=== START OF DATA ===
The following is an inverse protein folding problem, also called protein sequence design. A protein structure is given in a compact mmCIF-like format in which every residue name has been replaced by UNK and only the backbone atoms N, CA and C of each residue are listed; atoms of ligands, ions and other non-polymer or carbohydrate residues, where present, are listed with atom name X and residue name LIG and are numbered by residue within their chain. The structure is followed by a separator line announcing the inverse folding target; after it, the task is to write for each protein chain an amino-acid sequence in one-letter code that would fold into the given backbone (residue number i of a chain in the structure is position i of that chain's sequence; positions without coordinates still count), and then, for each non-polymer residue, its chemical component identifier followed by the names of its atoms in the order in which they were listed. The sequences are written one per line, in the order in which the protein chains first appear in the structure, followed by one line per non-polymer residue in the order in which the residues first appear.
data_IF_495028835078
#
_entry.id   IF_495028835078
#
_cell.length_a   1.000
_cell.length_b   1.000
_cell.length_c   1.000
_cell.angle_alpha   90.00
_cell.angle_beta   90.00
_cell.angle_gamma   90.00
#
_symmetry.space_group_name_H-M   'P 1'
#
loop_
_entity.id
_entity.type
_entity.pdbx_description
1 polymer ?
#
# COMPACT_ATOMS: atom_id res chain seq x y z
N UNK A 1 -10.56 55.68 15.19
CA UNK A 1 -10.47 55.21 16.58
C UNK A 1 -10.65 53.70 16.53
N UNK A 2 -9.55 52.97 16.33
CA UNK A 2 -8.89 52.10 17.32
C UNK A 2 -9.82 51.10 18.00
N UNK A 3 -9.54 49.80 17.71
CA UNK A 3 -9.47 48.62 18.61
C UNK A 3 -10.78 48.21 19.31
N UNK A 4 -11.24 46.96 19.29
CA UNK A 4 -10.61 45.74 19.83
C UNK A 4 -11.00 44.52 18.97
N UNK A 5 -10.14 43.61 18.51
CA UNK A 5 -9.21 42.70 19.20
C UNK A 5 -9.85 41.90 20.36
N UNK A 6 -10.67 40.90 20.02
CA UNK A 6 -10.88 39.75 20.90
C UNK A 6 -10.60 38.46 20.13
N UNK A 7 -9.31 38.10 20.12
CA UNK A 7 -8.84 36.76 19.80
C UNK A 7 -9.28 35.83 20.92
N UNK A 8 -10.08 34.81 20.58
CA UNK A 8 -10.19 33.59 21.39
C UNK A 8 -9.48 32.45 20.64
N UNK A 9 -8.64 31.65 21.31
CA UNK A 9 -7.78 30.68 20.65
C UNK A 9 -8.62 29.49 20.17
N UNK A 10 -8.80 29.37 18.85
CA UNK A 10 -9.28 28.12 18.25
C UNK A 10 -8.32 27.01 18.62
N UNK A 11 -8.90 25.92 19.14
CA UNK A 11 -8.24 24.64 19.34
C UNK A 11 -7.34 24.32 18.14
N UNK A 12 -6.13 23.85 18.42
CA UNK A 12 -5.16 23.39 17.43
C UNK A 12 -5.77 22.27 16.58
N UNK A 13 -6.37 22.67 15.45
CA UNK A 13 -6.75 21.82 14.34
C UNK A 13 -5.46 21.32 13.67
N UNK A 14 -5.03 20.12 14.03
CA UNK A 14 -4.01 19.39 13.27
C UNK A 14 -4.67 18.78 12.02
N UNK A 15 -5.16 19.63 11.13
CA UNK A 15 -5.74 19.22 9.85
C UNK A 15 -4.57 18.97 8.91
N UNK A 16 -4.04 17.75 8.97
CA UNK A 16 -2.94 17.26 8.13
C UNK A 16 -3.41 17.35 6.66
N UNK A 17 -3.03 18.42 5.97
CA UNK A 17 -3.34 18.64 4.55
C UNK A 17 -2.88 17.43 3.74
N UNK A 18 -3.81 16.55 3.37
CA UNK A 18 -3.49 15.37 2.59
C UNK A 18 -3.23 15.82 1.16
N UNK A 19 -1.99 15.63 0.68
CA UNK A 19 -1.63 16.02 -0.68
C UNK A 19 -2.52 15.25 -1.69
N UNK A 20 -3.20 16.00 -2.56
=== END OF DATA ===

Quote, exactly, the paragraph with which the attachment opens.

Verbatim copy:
The following is an inverse protein folding problem, also called protein sequence design. A protein structure is given in a compact mmCIF-like format in which every residue name has been replaced by UNK and only the backbone atoms N, CA and C of each residue are listed; atoms of ligands, ions and other non-polymer or carbohydrate residues, where present, are listed with atom name X and residue name LIG and are numbered by residue within their chain. The structure is followed by a separator line announcing the inverse folding target; after it, the task is to write for each protein chain an amino-acid sequence in one-letter code that would fold into the given backbone (residue number i of a chain in the structure is position i of that chain's sequence; positions without coordinates still count), and then, for each non-polymer residue, its chemical component identifier followed by the names of its atoms in the order in which they were listed. The sequences are written one per line, in the order in which the protein chains first appear in the structure, followed by one line per non-polymer residue in the order in which the residues first appear.